North Carolina native and bestselling author Jason Mott writes a cautionary tale about the end of the world as we know it if good people turn a blind eye to the chaos around them.
In his new dystopian novel, “The Crossing,” orphaned twins Virginia and Tommy Matthews are travelling to see a space launch before the world comes to an end. Between wars and a disease wiping out whole populations, the siblings must fight to survive. They are faced with tests and challenges that could destroy them.
Kirkus Review describes Mott’s new novel as “beautifully written and touching on some fascinating ideas.”
His first novel, “The Returned,” a New York Times bestseller in 2013, was adapted into the ABC supernatural TV series, "Resurrection," which lasted two seasons. Inspired by his mother, it tells the story of how people who have presumably died mysteriously return to the living and attempt to reclaim their lives.
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He’s also the author of the novel, “The Wonder of All Things,” and two poetry collections: “We Call This Thing Between Us Love” and “…hide behind me…”
The 39-year-old Mott is the writer-in-residence at UNC-Wilmington, where he received a bachelor’s degree in fiction and a MFA in poetry. He was nominated for a 2009 Pushcart Prize award, and Entertainment Weekly listed him as one of 10 “New Hollywood: Next Wave” people to watch.
During a telephone interview from his home in Bolton, a community in Columbus County, Mott took a few minutes to talk about “The Crossing,” his success as a writer and his love for North Carolina. He will be at Quail Ridge Books in Raleigh May 22.
'The Crossing' inspiration
Q: What inspired "The Crossing"?
A: Honestly, a lot of it was inspired by the daily news cycle. "The Crossing" was a mixture of the news and my childhood love of science, and my love of the space program growing up. I remember watching the Challenger disaster on television in class at school and the impact it had on me … The book does talk about the Challenger explosion and how that changed America and the perception of people in science.
It also comes back to the news cycle and this unease, fear, uncertainty and worry that we all have now. Not just in terms of international politics, in terms of North Korea and Syria and all the things going on there. But it seems like there is so much in the U.S.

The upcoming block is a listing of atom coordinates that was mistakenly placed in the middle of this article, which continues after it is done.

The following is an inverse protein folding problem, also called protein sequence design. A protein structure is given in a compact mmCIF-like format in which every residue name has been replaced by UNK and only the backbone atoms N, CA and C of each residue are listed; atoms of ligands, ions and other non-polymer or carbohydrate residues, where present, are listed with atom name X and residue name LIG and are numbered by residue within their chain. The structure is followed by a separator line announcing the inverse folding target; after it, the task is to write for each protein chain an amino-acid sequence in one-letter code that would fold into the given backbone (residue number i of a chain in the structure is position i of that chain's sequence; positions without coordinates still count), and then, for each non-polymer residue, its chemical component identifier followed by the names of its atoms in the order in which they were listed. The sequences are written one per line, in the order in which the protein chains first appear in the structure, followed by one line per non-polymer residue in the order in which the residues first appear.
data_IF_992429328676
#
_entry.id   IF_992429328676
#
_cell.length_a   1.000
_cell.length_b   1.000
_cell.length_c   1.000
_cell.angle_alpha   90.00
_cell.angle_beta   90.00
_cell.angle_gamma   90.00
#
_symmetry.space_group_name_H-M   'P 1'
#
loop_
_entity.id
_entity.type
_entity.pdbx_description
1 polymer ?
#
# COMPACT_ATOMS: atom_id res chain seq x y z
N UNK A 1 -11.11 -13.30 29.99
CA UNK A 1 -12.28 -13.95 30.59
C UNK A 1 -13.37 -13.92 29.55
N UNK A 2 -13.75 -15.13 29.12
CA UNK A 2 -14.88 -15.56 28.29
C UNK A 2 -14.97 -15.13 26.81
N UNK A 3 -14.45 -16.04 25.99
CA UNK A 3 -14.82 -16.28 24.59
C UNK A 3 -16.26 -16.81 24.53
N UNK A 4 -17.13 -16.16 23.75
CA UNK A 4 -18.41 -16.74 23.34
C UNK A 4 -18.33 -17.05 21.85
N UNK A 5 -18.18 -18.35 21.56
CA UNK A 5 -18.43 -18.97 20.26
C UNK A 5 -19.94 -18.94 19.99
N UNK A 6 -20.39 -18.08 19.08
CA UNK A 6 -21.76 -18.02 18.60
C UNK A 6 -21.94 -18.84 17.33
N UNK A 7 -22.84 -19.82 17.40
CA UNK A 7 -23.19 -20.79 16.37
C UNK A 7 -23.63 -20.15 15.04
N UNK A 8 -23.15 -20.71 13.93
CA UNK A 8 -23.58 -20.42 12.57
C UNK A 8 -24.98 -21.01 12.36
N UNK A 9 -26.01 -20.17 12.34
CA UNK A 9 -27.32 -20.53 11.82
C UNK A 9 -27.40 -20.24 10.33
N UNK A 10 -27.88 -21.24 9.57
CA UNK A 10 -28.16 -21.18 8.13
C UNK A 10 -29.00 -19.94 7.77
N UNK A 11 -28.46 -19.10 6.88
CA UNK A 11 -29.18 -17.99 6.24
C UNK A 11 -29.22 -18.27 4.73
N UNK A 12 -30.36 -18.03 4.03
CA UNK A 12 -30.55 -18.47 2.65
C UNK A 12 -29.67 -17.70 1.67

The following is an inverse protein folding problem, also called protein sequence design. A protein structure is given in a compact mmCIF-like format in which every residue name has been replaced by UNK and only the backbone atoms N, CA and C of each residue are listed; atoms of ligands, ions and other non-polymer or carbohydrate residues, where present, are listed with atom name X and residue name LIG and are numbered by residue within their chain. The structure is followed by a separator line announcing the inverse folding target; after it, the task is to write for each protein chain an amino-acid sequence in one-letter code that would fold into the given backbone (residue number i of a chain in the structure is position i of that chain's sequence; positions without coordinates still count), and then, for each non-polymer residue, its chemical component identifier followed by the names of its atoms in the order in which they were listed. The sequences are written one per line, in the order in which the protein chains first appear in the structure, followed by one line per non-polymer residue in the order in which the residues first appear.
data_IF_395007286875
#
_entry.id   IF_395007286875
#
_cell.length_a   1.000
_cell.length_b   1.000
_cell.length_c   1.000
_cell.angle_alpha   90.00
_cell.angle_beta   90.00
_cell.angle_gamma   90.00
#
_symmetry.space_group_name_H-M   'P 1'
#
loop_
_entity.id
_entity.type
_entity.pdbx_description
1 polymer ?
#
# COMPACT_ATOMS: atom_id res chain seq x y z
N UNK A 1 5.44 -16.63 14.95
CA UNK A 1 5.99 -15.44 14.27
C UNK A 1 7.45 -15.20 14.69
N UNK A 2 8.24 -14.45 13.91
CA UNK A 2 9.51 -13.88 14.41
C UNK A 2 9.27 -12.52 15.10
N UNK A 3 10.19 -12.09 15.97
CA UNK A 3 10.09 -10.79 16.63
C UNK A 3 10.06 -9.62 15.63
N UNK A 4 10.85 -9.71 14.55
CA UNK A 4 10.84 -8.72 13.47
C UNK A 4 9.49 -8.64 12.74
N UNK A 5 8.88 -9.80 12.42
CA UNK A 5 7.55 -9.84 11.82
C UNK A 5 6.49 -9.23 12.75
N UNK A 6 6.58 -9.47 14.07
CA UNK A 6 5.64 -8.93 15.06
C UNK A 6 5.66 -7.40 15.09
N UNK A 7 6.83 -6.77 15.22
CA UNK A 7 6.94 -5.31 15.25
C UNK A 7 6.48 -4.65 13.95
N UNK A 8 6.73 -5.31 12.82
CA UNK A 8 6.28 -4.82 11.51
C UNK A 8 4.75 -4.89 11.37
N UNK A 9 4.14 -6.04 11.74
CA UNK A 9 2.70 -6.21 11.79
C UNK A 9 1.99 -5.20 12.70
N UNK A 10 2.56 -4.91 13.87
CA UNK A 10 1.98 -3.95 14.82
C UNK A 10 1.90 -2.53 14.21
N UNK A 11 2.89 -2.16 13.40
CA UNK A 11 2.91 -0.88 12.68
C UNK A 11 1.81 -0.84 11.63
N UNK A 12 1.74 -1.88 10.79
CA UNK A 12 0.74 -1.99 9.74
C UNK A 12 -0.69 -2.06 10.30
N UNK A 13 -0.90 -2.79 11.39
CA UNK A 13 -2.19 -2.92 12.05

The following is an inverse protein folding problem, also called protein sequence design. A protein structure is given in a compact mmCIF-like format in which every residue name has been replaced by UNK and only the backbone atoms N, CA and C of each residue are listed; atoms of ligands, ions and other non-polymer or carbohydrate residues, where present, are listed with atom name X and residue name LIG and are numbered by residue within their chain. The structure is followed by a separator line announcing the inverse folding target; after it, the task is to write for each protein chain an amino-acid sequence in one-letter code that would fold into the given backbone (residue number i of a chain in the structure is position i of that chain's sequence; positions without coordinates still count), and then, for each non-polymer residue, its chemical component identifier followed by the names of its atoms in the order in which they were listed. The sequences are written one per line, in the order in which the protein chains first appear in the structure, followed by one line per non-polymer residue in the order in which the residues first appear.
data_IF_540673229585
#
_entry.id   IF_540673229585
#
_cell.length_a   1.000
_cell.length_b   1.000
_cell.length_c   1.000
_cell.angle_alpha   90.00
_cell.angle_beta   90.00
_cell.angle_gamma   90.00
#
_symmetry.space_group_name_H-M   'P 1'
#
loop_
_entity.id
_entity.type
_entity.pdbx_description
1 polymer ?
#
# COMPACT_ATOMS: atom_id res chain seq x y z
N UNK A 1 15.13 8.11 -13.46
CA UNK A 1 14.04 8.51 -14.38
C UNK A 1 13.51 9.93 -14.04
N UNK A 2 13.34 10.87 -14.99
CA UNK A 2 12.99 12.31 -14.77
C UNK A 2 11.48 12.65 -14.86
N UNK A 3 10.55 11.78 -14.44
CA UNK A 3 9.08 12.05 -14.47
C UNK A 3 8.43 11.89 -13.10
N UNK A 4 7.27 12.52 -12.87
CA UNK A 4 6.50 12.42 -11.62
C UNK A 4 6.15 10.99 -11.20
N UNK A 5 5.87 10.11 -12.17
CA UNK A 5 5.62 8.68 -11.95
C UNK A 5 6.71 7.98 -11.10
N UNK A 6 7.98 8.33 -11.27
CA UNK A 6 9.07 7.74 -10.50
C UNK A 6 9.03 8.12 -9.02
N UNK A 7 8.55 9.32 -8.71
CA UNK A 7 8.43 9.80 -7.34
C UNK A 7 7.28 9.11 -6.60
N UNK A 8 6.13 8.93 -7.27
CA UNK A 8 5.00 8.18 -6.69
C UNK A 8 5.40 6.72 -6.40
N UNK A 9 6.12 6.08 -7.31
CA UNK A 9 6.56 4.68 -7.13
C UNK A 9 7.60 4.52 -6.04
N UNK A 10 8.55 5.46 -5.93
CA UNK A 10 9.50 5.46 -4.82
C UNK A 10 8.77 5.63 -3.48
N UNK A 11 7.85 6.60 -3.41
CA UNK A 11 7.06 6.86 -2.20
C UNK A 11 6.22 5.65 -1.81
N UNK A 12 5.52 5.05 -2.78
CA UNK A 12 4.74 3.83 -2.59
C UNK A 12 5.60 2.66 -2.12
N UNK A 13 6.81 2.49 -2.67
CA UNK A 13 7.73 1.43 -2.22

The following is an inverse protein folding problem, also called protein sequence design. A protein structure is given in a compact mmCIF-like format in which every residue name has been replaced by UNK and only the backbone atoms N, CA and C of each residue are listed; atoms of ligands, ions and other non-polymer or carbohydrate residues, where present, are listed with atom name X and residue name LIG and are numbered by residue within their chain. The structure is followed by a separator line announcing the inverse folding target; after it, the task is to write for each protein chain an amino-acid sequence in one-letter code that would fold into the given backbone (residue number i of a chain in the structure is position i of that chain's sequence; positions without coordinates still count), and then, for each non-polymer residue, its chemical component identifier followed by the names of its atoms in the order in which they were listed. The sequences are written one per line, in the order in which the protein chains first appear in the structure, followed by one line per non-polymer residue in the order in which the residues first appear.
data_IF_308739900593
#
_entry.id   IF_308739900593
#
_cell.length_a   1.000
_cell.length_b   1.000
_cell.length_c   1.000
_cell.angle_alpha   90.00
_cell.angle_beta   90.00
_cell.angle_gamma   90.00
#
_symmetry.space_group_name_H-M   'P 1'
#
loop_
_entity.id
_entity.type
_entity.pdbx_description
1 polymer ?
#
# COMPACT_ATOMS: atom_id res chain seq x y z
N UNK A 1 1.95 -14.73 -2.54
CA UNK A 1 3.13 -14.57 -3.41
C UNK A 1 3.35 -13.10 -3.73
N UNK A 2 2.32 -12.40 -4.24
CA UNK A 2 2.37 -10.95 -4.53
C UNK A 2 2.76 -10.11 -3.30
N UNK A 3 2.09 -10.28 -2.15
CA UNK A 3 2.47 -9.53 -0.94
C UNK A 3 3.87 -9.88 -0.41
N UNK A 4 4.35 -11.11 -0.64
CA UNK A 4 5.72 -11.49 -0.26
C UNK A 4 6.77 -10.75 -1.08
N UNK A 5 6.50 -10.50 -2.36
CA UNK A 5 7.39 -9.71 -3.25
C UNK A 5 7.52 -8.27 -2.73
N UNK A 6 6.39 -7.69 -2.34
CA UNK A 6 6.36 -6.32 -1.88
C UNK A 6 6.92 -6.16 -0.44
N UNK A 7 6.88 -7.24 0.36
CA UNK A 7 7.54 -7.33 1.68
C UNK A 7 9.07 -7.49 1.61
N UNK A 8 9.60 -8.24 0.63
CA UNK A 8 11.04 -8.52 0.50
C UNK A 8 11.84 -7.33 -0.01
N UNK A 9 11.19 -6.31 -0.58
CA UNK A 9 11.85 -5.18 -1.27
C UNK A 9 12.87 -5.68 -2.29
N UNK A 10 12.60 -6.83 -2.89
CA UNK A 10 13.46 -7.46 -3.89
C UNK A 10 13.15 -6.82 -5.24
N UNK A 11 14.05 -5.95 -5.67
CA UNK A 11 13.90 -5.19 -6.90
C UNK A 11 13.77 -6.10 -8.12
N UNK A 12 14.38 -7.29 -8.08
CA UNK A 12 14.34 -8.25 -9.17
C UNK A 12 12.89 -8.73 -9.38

I think writers across the board will be funneling that tension into their work by whatever means they can. For me, "The Crossing" is an extrapolation of all these tensions and fears that I have and other people have now about war and the fate of ecology. What happens if you stretch and play them out as they could possible go and put characters in the mix?
Q: "The Crossing" is a dystopian novel. Talk about why you set your novel in a world with such duality.
A: The more you press characters, the more pressure you put upon them, the more you are able to explore who they are. This dystopian kind of landscape the characters are moving through is my personal nightmare of what America could become. … There’s a healthy element in explaining what things could be, even as if only as a warning to say to people, this is how things could possibly go without us doing a certain due diligence.
Sweet Surreal Success
Q: Your first novel, "The Returned," was made into the television series “Resurrection.” Talk about having that kind of success out of the gate?
A: It was pretty overwhelming and a little bit intimidating and scary, but also a whole lot of fun. Having that kind of success is so rare, it’s like a lottery ticket experience. You never expect it to happen. You go from working at a job 40 hours a week, a job you don’t really like, to suddenly being able to the things you wanted to do your entire life. … It’s a big lifestyle change. It’s a big moment. It’s all those things at once. ... It’s still very surreal and strange to me.
The Art of Poetry
Q: You have an MFA in poetry. How does that inform you work?
A: I began with a bachelor’s degree in fiction. Fiction was my first love. But once I got into college, I discovered my love of poetry. Poetry forces you to be reductive and to be very to the point in phrasing. It forces you to boil down things in very articulate ways.
In fiction, you can sprawl out and take long time to say something. In poetry you don’t have that space. You have to do it in the most economic and efficient form and still somehow make it seem beautiful. Poetry trains you in that method. That was something I was able to translate into my fiction.
I used to have a really overly long-winded style of writing in terms of my fiction. I would have a whole page of meandering writing. Once I got into poetry, I could take a whole page and boil it down to three or four sentences while having the same feeling and impact. Poetry gives you a really strong skill set for brevity and function in a small space.
North Carolina is Home
Q: At this point, you could live in New York or L.A. Why do you still live in North Carolina? What keeps you here?
A: It’s a mixture of several things. I really love North Carolina as a whole. I’ve lived here my entire life, so this is home to me. Beyond that, my family and friends are all kind of rooted here. We spend a lot of our lives looking for people who make us feel like family and places that feel like home. I’ve been fortunate enough to find that in a pretty small location range.
I have sisters in High Point, friends in Durham and Morehead City and all kinds of places around the state who are really important to my life. Rather than live somewhere else, and not get to see them, I chose to stay here, where I have a house and place I love.
Jason Mott will talk about his novel, “The Crossing,” (Park Row Books, $26.99) May 22 at 7 p.m. Quail Ridge Books, 4209-100 Lassiter Mill Road, in North Hills Shopping Center in Raleigh. For more, go to jasonmottauthor.com.